Kratom: Therapy or Threat?

Gayle Nicholas Scott, PharmD


October 22, 2015


What is kratom, and is it a helpful remedy or a harmful drug?

Gayle Nicholas Scott, PharmD
Assistant Professor, Eastern Virginia Medical School, Norfolk, Virginia

Kratom (Mitragyna speciosa) is a tree-like plant in the same botanical family as the coffee tree and gardenia (Rubiaceae), and is native to Southeast Asia. Other names for kratom are ketum, thang, icthang, kakuam, kraton, thom, and biak-biak.

Kratom has been used for centuries in Thailand, Malaysia, and Indonesia to combat fatigue and, empirically, to treat pain and opioid withdrawal symptoms.[1,2] It is most commonly used orally, as fresh leaves that are chewed or that have been prepared as an extract, or as dried plant material brewed as a tea or ingested in gelatin capsules. Less frequently, kratom is smoked.[1,2]

Effects are reported to be dose-dependent. Doses of 1-5 g have a stimulant effect and increase energy. Moderate to high doses (5-15 g) have opioid-like effects, including euphoria. Doses > 15 g can cause extreme sedation and stupor, similar to opioids.

The indole alkaloid mitragynine appears to be responsible for the opioid-like effects of kratom. Mitragynine has high affinity for mu-opioid receptors, but less than morphine. Affinity for delta- and kappa-opioid receptors are lower than for mu, but higher than the affinity of morphine for delta and kappa.

Animal research suggests that kratom has analgesic effects that are reversed by naloxone, and that kratom may have anti-inflammatory and anorexic effects. Some effects of mitragynine appear to be independent of opioid receptor activity and may involve noradrenergic and serotonergic mechanisms.[1]

Animal research suggests that kratom can be addictive, and observational research in chronic kratom users in Malaysia suggests that kratom can lead to dependence, although social functioning does not appear to be impaired.[3,4]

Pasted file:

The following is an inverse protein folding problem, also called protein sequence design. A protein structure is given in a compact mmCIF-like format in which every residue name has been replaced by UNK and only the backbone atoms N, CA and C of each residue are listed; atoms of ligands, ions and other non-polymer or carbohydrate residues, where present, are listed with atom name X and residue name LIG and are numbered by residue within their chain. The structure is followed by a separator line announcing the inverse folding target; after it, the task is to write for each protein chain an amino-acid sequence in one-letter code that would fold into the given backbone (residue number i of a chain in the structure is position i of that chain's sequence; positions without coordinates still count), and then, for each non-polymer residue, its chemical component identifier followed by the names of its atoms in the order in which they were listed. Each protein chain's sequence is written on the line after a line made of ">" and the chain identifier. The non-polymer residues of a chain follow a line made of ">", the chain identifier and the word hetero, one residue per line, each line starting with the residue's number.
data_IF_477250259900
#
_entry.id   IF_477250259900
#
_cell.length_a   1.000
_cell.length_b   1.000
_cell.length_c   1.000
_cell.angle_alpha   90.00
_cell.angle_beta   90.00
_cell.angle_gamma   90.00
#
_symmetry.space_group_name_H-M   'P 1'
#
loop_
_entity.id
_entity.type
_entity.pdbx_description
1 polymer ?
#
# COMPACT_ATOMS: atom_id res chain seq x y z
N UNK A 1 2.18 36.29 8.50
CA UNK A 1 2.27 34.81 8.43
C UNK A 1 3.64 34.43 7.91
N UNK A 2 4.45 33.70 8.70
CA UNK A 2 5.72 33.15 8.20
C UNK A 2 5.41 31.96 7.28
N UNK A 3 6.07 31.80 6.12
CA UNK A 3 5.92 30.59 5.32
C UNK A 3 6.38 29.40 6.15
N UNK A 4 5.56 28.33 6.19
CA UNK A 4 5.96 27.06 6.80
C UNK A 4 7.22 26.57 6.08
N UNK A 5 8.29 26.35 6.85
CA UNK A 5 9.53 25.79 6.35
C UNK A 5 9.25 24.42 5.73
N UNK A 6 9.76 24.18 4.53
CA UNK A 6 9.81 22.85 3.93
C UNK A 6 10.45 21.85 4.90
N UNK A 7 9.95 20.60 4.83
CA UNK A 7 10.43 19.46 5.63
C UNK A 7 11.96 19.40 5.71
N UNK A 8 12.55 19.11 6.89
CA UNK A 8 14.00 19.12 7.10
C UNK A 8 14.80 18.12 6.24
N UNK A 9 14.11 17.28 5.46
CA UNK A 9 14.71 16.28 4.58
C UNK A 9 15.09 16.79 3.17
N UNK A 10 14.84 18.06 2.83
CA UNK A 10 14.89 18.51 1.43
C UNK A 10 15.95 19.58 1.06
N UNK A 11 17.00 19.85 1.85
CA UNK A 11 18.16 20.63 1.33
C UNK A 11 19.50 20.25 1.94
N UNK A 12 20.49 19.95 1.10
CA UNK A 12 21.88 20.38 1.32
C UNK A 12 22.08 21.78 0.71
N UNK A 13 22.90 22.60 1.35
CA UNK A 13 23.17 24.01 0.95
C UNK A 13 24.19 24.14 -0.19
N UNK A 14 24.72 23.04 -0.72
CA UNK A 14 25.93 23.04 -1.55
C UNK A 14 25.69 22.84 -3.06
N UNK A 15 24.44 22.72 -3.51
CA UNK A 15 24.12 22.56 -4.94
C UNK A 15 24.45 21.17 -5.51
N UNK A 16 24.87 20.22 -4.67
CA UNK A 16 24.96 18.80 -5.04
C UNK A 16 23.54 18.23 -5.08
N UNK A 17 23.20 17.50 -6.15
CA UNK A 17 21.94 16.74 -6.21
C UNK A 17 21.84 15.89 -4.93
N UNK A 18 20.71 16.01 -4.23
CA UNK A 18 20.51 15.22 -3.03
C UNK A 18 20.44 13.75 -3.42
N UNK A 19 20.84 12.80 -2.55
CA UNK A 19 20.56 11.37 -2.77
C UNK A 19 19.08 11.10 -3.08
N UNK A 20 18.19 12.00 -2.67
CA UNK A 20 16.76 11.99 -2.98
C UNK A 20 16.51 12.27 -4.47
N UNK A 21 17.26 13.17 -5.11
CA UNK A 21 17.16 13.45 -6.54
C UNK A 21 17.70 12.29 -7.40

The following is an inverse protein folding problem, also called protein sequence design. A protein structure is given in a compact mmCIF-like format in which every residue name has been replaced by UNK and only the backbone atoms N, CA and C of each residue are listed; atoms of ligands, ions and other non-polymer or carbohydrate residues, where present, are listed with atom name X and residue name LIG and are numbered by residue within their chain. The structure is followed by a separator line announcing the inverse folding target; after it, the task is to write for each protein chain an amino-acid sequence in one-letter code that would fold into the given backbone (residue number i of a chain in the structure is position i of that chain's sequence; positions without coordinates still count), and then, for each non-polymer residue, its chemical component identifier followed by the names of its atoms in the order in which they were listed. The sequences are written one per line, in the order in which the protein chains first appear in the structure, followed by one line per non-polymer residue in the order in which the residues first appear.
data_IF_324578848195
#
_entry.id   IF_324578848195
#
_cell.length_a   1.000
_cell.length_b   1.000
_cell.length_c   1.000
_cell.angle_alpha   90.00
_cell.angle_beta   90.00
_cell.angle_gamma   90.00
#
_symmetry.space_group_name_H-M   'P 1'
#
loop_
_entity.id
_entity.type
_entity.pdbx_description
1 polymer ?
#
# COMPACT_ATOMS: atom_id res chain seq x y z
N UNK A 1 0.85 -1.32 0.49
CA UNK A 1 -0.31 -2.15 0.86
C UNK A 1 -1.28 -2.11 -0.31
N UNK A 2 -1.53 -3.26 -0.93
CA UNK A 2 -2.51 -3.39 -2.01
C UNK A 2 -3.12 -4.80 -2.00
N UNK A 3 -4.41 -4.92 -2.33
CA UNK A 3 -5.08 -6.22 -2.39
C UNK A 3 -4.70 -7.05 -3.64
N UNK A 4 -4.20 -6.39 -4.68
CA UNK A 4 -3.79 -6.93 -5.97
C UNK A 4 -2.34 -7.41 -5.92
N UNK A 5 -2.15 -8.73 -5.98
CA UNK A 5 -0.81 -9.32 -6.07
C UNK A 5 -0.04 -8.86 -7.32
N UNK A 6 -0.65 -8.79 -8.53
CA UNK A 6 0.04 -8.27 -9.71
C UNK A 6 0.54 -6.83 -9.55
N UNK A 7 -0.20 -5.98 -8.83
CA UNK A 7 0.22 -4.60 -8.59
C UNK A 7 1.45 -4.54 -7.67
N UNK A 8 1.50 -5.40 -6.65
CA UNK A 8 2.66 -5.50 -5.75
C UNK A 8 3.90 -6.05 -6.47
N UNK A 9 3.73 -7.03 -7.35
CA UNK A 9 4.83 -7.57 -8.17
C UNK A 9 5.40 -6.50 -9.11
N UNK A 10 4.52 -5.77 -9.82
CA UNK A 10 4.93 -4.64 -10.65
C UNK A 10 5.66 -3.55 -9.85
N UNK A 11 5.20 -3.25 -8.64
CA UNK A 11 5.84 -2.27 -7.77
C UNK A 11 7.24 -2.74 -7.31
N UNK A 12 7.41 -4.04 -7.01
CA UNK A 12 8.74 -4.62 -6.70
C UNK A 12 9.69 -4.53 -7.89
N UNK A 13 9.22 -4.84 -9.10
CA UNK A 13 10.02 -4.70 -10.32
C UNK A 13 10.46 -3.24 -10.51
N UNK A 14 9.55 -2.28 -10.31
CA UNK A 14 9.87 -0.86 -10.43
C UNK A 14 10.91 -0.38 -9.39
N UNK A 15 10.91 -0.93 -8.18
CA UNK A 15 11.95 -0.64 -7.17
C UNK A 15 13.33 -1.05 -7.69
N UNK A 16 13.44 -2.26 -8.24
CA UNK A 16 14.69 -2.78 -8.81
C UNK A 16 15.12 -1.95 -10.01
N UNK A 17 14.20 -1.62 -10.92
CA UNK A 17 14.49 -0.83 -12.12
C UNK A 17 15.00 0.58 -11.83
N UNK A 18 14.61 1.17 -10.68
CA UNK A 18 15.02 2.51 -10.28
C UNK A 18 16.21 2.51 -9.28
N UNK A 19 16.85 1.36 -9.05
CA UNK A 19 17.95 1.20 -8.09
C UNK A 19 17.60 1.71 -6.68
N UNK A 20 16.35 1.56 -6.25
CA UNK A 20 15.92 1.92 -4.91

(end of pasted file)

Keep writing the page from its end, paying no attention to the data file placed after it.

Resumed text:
Despite its potentially addictive properties, kratom is currently legal in most states. Kratom is regulated in the United States as a dietary supplement and can be purchased in smoke shops and on the Internet. Recently, however, the US Food and Drug Administration (FDA) moved to ban the importation of kratom, calling it a "new dietary ingredient," on the basis of lack of marketing documentation in the United States before the enactment of the Dietary Supplement Health and Education Act of 1994. The FDA also cited the absence of established safety and potential toxicity.[5,6]

Acute adverse effects of kratom include anxiety, irritability, and aggression, as well as opioid-like effects, such as sedation, nausea, constipation, and itching. Chronic high-dose use has been associated with hyperpigmentation of the cheeks, tremor, weight loss, and psychosis.[1,2]

Cases of both overdose and withdrawal have been reported by poison control centers. Common presentations of overdose include palpitations and seizures. Withdrawal symptoms include myalgia, insomnia, fatigue, and chest discomfort. Withdrawal symptoms have even occurred in the infant of a chronic kratom-using mother.[7,8] Fatalities possibly attributed to kratom, usually in combination with other drugs, have been reported.[9,10,11]

Kratom appears to have a strong drug interaction potential. Kratom extracts inhibit CYP2C9, CYP2D6, and CYP3A4 in vitro.[12,13] Kratom is sometimes combined with O-desmethyltramadol, a tramadol (Ultram®) metabolite, in a product called "krypton."[9] Additive depressant effects on the central nervous system, along with potential metabolic drug interactions, in theory may increase its opioid-like effects.

Kratom use appears to be increasing in the United States and worldwide.[7,8] Routine toxicologic screens do not detect kratom.[14] Healthcare providers caring for patients who present for emergency treatment should be aware that kratom use may be responsible for otherwise unexplained stimulant or depressive symptoms.